Has the iPhone Reached its Peak in Asia?

Apple’s darling, the iPhone, may be selling well in the United States, but in some Asian countries, a collective groan has arisen, a groan of discontent and boredom that may indicate that Apple’s worm has turned on the hotly-pursued continent.

Three years ago, iOS devices dominated in Singapore. Now, however, a mere 50% of mobile devices run iOS in Singapore, a dramatic drop from the 72% rate it enjoyed in January of 2012. Android devices now account for 43%.

In Hong Kong, a meager, embarrassing 30% of mobile devices run iOS, down from 45% the previous year.

“Apple is still viewed as a prestigious brand, but there are just so many other cool smartphones out there now that the competition is just much stiffer,” the Toronto Sun article, written by Reuters, quoted Tom Clayton, an executive at a Singapore-based app developing company, as saying.

Look on the subway system in Hong Kong: previously, the hipsters would be typing away on their iPhone devices. Now, though, Samsung devices rule the roost, which shows that the polish on the Apple may well have worn off.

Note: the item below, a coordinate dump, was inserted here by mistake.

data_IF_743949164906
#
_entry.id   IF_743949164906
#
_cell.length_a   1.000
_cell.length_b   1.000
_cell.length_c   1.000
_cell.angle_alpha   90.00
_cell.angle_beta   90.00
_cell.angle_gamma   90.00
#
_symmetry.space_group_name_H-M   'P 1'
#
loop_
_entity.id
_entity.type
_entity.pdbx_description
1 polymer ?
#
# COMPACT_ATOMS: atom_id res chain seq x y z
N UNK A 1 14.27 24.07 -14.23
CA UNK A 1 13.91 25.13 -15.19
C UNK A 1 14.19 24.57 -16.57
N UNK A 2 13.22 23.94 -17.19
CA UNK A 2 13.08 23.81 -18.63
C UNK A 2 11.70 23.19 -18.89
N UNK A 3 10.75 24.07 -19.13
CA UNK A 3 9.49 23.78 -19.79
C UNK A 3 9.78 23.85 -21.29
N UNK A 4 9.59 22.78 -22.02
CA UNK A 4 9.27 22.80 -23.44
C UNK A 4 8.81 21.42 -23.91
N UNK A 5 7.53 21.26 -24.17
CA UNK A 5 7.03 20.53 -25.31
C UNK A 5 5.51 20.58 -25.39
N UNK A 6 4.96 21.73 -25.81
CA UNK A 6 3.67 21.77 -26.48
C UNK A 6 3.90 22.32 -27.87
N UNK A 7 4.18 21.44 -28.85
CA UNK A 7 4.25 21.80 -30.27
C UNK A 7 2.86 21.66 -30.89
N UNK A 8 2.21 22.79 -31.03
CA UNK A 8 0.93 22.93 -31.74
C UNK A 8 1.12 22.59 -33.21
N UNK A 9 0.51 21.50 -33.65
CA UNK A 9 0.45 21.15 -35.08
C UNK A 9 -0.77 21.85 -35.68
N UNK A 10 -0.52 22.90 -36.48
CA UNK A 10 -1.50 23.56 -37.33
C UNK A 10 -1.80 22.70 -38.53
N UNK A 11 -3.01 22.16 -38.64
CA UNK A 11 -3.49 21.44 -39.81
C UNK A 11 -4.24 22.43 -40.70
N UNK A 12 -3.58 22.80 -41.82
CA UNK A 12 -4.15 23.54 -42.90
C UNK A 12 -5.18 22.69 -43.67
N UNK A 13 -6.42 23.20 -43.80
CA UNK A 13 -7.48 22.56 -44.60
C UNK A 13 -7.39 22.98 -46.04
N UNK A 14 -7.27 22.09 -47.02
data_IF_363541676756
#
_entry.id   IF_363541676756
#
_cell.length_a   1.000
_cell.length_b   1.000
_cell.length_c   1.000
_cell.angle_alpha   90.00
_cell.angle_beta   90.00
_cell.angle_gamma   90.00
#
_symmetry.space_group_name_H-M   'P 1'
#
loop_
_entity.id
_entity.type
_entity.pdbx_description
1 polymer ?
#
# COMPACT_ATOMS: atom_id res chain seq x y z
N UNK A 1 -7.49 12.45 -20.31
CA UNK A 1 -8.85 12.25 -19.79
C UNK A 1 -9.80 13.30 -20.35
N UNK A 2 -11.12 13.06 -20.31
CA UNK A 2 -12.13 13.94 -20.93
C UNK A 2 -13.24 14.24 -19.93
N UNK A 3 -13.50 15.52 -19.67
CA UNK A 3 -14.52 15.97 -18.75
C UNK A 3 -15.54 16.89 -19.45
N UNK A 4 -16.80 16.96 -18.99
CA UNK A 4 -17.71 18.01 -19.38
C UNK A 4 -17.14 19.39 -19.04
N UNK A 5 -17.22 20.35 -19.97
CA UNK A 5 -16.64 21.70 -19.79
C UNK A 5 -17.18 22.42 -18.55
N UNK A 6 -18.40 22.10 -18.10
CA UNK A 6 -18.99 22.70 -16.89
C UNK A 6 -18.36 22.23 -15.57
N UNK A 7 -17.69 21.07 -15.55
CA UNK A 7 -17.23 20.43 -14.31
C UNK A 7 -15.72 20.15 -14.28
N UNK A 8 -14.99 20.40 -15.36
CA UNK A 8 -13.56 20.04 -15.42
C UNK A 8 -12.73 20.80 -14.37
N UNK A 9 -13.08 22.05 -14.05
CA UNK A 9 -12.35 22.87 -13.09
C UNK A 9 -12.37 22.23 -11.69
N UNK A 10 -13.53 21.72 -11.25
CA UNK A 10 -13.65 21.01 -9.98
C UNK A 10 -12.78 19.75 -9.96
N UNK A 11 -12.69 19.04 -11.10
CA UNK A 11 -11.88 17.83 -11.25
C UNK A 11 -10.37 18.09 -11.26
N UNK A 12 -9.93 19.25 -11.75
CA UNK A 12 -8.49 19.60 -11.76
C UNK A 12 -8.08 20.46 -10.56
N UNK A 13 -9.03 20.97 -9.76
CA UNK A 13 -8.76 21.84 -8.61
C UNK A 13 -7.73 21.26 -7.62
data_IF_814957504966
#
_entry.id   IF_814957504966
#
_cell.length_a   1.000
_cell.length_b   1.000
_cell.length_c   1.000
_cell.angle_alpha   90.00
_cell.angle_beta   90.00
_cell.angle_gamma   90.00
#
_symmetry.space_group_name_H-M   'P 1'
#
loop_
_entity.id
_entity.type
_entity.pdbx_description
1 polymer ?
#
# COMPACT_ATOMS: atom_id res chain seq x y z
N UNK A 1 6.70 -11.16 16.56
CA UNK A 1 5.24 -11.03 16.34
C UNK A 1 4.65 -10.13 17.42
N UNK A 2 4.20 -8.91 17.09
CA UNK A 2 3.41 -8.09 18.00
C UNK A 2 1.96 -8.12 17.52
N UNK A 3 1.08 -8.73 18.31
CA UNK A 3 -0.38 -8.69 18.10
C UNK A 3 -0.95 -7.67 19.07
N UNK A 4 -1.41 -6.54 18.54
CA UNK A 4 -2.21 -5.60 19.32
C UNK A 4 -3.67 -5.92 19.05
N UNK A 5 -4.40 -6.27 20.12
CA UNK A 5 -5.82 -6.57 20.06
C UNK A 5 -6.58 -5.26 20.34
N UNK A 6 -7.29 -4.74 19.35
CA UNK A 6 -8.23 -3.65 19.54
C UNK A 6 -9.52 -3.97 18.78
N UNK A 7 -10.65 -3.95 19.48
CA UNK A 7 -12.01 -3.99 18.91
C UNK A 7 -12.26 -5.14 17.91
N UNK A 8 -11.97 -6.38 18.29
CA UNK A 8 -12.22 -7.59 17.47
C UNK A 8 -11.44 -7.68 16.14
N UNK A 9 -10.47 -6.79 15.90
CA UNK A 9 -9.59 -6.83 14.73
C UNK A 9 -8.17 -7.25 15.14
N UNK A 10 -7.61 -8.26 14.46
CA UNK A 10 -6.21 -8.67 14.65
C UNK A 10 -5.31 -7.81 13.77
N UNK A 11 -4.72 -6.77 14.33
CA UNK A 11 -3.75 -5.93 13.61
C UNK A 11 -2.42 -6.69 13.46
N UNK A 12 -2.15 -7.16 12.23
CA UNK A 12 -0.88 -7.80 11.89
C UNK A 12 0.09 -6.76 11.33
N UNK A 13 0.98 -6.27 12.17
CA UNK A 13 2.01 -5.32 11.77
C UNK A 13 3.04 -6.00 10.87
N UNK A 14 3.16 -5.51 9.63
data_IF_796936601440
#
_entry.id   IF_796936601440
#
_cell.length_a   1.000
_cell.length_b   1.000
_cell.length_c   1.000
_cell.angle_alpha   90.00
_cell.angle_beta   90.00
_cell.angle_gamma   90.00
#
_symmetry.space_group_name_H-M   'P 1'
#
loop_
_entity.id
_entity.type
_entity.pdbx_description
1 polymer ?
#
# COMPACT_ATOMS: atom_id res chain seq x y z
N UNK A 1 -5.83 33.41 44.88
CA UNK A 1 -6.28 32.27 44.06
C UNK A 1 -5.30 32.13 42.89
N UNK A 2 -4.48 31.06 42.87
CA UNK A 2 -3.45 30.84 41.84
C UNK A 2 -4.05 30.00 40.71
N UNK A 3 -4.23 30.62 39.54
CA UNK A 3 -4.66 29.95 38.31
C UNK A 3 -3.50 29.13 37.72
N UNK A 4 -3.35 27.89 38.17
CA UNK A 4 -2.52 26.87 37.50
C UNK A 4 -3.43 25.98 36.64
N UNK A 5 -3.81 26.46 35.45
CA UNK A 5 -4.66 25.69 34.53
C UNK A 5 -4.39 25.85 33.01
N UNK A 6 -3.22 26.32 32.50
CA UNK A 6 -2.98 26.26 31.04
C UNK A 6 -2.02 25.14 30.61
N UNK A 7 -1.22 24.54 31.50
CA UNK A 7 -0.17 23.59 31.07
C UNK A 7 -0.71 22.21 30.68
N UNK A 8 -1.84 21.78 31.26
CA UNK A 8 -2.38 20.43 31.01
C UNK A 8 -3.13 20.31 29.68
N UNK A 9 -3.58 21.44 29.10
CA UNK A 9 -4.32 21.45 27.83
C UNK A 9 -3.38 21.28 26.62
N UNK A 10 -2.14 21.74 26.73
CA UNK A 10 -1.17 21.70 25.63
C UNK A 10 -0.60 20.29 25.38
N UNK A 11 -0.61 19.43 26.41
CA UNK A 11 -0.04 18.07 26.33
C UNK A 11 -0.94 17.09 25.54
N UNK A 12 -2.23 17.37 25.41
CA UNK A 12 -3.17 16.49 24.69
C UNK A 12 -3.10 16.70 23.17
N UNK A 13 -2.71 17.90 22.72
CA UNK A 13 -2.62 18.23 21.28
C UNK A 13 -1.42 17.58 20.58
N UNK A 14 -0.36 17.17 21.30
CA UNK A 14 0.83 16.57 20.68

Another person quoted in the article pointed out an interesting possible reason for the iPhone’s decline in popularity in Asia: it’s become too cool.

It used to be that the iPhone was only within reach of the elite. Now, most anyone can own an iPhone, a phenomenon that certainly exists in the United States thanks to all manner of prepaid providers that have made the iPhone accessible to the unwashed masses.

Perhaps that saturation has ruined the experience for the Asian customers, who no longer feel part of an exclusive club.

“It’s become so commonplace to see people with iPads and iPhones so you lose your cool edge having one,” Narisara Konglua, a marketing manager in Thailand, told Reuters.

Whether or not the iPhone truly loses its footing in Asia remains to be seen, particularly since Apple is paying attention to the Chinese market.

Will Apple’s efforts in China pay off and cause a favorable ripple effect across the Asian continent, or will their Asian tree of success simply wither away and die?

[via: Toronto Sun]

Image credit: iPhone Overload